Looks like more bad news on the education front. It was revealed on Wednesday that this year’s high school seniors performed worse on the reading portion of the SAT (497) than in any year since 1952 when the test adopted its current scale. The writing portion of the exam (however they grade it) also fared worse than it ever has in its six-year history. Coming on the heels of last year’s news of the U.S.’s embarrassing world education rank, this will strike many as more evidence that America’s chances of ‘winning the future’ are slim. But fret not: Low SAT scores may actually represent a positive long-term trend.
In a paper published in the anthology Key Indicators of Child and Youth Well-Being, Ann Flanagan and David Grissmer point out [p. 106] that when low-income and minority students begin applying to college in greater numbers, and start taking the SAT, their scores bring down the average. “Ironically,” they point out, “if K-12 education improves, allowing more children to attend college, then SAT scores will decline.” This year, black and Hispanic SAT reading scores declined while their participation rates increased. Meanwhile, the number of white test-takers, who scored 77 and 100 points better on reading than Hispanic and black students, remained constant. Likewise, some states with high participation and well-reputed public schools like Massachusetts had very low SAT reading scores, while states not known for good public education like Mississippi, had low participation rates and much higher scores.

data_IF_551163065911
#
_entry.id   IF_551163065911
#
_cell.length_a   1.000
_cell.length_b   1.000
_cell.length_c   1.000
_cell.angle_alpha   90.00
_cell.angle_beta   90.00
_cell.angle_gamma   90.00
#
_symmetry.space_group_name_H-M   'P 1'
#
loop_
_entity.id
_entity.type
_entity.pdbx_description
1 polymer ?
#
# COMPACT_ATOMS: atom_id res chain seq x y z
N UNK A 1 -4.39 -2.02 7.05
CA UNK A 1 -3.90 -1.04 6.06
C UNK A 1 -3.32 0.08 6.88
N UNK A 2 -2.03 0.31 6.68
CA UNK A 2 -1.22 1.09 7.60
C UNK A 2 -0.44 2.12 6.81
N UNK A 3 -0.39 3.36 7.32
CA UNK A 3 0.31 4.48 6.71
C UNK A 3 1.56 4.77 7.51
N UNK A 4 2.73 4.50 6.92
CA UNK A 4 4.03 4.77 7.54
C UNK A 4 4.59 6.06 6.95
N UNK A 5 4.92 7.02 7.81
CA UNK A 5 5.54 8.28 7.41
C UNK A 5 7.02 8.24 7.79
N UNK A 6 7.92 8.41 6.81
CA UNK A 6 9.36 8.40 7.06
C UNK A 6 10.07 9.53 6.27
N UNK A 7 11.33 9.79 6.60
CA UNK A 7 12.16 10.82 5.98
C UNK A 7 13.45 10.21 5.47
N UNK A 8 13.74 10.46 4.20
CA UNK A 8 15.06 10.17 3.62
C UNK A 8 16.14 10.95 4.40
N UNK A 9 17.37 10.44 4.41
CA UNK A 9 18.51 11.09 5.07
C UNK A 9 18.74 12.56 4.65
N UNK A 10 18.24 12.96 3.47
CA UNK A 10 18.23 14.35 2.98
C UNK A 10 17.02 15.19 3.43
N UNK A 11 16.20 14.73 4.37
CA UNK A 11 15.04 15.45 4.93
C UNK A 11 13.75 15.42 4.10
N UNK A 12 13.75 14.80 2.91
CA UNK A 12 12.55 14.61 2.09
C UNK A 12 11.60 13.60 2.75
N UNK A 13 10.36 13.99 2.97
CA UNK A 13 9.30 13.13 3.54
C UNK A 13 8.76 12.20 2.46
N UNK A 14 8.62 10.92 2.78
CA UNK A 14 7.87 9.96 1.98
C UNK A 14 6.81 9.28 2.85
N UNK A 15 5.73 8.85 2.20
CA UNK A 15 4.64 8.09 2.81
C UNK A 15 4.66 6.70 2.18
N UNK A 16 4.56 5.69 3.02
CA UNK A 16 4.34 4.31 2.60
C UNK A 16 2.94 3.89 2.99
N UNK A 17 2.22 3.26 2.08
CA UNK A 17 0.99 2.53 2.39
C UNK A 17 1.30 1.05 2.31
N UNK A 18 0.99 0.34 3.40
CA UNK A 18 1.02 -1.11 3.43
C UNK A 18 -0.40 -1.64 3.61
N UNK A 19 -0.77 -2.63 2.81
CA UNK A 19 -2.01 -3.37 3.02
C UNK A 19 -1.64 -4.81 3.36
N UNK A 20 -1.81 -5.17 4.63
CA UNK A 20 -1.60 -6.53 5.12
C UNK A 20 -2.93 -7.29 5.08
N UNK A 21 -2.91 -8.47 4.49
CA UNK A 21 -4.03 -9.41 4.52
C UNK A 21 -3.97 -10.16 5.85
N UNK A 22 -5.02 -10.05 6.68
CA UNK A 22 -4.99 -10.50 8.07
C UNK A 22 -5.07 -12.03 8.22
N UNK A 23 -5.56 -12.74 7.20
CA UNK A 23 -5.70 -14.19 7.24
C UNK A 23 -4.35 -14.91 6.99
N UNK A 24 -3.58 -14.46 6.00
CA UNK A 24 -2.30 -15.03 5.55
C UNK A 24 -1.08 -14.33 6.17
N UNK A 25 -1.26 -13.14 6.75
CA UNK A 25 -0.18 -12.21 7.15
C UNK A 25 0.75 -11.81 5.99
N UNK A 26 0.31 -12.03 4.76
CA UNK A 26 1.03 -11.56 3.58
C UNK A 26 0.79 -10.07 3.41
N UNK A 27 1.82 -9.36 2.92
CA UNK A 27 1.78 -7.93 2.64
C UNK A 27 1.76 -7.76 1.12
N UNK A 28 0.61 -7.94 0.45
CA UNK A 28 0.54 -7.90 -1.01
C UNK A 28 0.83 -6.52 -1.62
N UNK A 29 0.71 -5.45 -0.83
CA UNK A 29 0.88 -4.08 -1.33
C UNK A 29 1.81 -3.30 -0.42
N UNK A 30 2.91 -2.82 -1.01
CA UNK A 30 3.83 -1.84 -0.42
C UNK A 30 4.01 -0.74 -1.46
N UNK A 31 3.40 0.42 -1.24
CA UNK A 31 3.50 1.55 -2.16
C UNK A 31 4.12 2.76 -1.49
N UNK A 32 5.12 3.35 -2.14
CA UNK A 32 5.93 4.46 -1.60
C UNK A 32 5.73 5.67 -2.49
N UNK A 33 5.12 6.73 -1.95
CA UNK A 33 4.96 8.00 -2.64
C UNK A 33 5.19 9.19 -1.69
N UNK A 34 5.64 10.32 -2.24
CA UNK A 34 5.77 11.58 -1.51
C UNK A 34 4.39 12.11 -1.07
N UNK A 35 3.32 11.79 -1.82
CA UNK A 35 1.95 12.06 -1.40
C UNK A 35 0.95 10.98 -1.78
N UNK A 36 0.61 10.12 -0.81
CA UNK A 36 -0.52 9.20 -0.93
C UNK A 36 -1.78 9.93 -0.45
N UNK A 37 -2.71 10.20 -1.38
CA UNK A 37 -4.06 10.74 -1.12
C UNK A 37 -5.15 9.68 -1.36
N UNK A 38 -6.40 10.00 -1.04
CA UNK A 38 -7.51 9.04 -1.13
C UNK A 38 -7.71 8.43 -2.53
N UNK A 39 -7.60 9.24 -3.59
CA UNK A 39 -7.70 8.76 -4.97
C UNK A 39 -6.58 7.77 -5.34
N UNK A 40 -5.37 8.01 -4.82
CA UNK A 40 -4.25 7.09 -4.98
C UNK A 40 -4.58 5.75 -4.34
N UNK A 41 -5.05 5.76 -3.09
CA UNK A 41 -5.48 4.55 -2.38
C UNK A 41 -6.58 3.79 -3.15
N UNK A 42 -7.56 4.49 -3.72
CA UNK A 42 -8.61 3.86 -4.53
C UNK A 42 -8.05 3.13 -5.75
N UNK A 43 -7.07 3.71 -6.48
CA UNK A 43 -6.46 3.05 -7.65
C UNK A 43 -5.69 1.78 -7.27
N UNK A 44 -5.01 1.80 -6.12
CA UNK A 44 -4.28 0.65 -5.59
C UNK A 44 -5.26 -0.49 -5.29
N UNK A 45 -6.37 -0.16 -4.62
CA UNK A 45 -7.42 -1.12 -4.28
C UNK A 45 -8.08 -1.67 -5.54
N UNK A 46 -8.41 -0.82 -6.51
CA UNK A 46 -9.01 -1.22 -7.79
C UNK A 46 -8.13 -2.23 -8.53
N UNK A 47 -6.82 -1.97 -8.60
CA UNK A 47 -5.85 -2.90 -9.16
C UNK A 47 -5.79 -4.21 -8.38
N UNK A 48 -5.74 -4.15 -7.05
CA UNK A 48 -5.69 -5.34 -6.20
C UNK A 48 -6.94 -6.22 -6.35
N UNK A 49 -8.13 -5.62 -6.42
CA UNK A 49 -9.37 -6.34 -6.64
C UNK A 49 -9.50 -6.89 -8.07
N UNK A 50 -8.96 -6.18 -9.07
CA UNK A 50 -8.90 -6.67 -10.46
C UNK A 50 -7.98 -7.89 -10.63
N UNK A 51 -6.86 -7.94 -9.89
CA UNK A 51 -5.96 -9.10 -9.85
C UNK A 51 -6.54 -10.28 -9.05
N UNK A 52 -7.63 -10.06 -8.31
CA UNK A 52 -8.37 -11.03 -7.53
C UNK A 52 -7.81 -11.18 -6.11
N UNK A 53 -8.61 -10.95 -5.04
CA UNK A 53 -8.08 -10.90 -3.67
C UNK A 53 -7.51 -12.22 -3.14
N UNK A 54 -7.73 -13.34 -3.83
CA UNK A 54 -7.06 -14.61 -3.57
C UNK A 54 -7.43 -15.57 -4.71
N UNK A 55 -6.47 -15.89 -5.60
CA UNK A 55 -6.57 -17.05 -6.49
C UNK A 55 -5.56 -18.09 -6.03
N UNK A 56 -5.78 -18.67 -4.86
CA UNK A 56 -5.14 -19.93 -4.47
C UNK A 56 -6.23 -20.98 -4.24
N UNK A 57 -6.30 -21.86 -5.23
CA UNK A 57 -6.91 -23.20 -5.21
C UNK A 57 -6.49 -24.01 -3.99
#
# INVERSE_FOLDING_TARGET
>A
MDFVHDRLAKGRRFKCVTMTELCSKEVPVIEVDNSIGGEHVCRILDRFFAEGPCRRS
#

In other words, if you’re in high school, you can’t now tell your mom that SATs don’t matter. But if you’re Secretary of Education Arne Duncan, these scores aren’t much to worry about.